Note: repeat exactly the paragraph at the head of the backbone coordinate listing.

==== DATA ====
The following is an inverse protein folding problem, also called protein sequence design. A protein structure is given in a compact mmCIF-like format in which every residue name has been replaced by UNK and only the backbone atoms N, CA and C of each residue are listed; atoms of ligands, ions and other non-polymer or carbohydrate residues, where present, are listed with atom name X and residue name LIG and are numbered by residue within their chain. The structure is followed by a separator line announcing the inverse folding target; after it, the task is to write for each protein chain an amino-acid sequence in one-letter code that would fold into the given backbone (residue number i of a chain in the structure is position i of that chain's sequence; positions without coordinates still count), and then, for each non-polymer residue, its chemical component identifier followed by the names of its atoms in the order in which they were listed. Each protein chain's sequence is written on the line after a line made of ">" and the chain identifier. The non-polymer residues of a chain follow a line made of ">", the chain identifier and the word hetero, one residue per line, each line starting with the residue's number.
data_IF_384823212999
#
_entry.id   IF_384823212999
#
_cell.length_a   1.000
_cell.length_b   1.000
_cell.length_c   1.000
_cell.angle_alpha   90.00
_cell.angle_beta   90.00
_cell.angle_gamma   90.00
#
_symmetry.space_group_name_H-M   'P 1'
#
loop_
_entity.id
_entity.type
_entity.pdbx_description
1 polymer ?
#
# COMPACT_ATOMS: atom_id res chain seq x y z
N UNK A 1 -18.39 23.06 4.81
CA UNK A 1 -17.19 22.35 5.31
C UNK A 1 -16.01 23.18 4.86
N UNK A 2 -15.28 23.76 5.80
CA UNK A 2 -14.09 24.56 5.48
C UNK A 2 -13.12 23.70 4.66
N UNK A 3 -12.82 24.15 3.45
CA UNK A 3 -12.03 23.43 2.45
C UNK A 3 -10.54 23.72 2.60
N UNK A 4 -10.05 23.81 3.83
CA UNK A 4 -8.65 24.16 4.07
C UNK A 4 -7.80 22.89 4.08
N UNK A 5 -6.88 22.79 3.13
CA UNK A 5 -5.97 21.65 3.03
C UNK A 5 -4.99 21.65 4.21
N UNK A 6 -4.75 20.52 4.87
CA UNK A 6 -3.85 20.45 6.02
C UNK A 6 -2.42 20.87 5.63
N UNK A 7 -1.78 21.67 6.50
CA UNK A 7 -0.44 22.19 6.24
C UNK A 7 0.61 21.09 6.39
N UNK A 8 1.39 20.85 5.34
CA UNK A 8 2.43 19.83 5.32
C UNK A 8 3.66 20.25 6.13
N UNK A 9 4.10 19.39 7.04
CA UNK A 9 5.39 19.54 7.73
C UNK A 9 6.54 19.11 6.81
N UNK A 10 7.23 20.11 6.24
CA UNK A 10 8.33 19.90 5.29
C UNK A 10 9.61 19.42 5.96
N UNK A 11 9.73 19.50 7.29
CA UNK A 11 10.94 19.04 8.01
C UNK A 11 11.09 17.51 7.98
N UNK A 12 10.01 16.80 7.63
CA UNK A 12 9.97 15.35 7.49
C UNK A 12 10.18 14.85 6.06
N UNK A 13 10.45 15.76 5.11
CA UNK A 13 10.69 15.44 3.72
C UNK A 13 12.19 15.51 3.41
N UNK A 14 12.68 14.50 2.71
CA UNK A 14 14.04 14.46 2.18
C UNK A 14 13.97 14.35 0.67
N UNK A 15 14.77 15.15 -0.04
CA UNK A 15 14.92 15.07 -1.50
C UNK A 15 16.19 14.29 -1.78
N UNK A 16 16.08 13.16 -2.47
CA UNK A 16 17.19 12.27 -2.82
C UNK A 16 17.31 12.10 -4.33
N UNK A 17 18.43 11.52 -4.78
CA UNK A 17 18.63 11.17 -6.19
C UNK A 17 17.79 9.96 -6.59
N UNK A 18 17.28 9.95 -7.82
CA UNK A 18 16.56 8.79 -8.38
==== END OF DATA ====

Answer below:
The following is an inverse protein folding problem, also called protein sequence design. A protein structure is given in a compact mmCIF-like format in which every residue name has been replaced by UNK and only the backbone atoms N, CA and C of each residue are listed; atoms of ligands, ions and other non-polymer or carbohydrate residues, where present, are listed with atom name X and residue name LIG and are numbered by residue within their chain. The structure is followed by a separator line announcing the inverse folding target; after it, the task is to write for each protein chain an amino-acid sequence in one-letter code that would fold into the given backbone (residue number i of a chain in the structure is position i of that chain's sequence; positions without coordinates still count), and then, for each non-polymer residue, its chemical component identifier followed by the names of its atoms in the order in which they were listed. Each protein chain's sequence is written on the line after a line made of ">" and the chain identifier. The non-polymer residues of a chain follow a line made of ">", the chain identifier and the word hetero, one residue per line, each line starting with the residue's number.